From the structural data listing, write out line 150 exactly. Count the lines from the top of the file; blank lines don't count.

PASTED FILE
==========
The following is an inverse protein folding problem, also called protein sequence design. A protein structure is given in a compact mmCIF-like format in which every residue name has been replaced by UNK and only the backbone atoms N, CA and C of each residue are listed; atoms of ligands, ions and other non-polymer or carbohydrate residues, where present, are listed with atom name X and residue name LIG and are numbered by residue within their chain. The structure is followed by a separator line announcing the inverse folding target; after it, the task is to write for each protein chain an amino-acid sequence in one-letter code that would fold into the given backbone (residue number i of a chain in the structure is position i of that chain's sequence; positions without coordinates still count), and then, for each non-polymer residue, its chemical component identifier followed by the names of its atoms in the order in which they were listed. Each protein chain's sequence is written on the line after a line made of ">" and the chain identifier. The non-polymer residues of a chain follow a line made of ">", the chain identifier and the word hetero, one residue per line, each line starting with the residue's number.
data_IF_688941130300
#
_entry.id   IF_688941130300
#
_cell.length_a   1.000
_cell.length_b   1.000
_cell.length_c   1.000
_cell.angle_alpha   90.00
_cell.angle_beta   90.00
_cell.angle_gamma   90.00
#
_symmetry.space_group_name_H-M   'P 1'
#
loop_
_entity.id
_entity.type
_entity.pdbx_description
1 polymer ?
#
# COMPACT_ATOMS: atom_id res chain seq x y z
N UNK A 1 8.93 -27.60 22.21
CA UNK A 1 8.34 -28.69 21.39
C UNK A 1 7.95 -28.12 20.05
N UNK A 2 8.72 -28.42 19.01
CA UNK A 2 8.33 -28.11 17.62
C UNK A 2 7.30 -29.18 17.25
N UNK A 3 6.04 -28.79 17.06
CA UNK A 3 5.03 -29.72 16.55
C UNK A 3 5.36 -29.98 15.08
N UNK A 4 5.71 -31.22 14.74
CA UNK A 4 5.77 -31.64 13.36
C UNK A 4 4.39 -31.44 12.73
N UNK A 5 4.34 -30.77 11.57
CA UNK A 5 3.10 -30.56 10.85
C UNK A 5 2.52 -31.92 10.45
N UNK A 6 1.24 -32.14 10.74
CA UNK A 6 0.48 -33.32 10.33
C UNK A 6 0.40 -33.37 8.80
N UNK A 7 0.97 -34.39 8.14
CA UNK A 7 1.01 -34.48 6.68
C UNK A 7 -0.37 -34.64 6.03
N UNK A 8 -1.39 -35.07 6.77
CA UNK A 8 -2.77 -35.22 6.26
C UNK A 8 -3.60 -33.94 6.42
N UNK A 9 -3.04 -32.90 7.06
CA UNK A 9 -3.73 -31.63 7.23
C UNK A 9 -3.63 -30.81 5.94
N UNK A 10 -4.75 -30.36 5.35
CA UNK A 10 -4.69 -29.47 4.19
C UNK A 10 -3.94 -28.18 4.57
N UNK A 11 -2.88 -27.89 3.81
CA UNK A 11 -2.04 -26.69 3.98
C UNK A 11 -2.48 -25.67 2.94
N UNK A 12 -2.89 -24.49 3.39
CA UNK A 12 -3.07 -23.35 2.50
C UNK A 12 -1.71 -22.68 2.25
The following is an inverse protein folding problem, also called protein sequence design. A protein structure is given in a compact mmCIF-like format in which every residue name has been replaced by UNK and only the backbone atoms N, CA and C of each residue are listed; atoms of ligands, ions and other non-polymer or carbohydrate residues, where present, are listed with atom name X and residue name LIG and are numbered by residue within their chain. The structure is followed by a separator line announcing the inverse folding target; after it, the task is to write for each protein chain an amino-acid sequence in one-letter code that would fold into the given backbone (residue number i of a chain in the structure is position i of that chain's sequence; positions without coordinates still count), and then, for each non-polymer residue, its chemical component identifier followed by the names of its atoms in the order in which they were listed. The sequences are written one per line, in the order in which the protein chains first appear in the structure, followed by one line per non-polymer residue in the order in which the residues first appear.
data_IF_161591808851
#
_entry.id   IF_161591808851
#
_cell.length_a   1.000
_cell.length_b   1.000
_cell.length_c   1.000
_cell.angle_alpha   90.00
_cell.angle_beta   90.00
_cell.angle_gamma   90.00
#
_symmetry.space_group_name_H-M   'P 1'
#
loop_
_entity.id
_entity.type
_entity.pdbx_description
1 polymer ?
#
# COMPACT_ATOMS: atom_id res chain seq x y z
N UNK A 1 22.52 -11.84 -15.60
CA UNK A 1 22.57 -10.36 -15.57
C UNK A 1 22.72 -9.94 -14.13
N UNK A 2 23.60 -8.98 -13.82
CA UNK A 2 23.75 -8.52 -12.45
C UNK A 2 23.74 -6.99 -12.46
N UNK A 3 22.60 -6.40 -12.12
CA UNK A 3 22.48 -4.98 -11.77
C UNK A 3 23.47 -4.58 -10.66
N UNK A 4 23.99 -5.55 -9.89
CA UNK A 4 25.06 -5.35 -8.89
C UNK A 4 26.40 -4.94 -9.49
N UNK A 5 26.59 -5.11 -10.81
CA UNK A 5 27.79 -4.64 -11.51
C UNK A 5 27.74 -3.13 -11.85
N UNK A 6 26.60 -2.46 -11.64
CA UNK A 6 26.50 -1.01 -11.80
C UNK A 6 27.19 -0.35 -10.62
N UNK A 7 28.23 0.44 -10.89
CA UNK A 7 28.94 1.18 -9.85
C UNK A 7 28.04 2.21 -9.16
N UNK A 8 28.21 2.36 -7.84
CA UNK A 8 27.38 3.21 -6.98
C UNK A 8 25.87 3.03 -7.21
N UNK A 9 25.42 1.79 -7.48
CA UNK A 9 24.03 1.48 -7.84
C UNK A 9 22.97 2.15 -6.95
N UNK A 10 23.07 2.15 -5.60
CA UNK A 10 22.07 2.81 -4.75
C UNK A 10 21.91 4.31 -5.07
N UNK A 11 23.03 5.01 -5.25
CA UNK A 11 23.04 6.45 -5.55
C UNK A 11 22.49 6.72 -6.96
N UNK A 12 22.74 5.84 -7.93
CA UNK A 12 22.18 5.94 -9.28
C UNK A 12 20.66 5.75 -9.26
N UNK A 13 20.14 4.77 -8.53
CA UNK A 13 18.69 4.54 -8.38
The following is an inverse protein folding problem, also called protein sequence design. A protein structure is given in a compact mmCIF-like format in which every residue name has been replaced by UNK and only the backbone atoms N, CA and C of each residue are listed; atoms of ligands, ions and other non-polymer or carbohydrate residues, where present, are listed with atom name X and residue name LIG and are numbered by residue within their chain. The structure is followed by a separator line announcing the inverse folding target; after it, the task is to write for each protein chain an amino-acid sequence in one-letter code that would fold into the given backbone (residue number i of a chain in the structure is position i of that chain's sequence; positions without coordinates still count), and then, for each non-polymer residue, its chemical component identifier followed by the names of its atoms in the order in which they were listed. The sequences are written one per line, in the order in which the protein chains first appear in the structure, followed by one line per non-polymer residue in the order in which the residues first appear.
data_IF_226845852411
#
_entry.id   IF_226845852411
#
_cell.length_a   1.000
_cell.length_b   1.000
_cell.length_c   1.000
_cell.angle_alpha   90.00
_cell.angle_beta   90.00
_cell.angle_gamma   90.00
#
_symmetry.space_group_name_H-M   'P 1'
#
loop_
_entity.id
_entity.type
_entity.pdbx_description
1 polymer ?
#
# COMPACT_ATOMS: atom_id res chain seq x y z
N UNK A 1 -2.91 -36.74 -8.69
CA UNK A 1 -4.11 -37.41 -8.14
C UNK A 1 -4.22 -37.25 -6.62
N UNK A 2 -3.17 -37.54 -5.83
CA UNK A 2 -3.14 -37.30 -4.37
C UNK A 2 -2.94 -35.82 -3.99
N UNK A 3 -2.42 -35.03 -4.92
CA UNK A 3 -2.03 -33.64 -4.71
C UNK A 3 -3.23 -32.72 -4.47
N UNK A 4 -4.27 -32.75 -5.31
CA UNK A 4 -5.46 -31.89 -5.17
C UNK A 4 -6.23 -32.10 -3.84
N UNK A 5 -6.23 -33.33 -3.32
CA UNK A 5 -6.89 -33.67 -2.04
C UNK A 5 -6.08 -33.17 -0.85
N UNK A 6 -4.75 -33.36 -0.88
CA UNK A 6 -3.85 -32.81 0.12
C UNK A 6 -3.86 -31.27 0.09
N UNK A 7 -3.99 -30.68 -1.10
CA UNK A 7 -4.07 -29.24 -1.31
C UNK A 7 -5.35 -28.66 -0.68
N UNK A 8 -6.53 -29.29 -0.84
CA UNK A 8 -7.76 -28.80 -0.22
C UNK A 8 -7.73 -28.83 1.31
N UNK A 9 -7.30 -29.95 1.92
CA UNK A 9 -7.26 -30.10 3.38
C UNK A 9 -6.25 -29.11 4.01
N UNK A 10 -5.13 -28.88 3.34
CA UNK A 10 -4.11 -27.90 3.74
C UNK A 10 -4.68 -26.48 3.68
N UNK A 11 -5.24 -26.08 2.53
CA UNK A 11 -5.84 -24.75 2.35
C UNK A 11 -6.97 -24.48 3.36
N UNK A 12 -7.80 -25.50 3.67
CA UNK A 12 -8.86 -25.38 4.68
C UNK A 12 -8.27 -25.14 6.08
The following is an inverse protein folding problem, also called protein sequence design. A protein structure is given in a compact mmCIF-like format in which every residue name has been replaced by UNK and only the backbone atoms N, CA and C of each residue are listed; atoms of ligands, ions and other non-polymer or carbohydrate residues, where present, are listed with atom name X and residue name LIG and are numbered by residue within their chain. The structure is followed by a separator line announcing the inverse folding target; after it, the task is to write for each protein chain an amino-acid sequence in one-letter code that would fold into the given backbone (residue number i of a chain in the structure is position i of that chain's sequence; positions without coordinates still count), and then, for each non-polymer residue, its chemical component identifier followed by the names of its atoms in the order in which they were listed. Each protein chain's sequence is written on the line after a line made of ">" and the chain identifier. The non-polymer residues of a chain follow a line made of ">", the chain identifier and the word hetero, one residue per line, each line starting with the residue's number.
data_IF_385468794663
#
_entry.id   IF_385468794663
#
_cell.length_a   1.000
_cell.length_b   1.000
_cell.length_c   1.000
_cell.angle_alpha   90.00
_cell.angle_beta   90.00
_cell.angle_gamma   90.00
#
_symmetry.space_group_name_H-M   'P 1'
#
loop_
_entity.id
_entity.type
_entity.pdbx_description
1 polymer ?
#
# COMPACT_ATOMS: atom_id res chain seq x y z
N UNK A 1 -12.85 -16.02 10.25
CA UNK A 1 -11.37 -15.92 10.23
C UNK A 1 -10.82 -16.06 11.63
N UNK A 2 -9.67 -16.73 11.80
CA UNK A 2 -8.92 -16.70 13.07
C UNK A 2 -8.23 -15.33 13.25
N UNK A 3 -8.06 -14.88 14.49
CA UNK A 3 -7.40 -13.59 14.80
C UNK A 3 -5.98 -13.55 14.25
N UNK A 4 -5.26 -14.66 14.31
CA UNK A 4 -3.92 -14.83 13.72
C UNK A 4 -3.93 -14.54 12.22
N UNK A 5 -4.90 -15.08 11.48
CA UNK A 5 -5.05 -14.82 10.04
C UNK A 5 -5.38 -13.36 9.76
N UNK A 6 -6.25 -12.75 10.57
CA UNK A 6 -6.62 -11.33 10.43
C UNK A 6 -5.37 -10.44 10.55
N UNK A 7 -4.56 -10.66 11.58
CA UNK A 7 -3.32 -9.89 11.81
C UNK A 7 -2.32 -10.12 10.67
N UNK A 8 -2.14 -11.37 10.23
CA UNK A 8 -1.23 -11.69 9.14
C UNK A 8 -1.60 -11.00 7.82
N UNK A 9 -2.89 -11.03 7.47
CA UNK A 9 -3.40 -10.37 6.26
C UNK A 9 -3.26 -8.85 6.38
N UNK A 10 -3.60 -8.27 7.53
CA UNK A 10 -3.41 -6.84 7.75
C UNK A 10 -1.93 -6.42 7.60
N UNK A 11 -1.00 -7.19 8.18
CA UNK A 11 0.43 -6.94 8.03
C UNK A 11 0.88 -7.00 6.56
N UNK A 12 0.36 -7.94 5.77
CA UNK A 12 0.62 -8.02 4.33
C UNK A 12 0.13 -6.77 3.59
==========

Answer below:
N UNK A 5 -6.23 -33.33 -3.32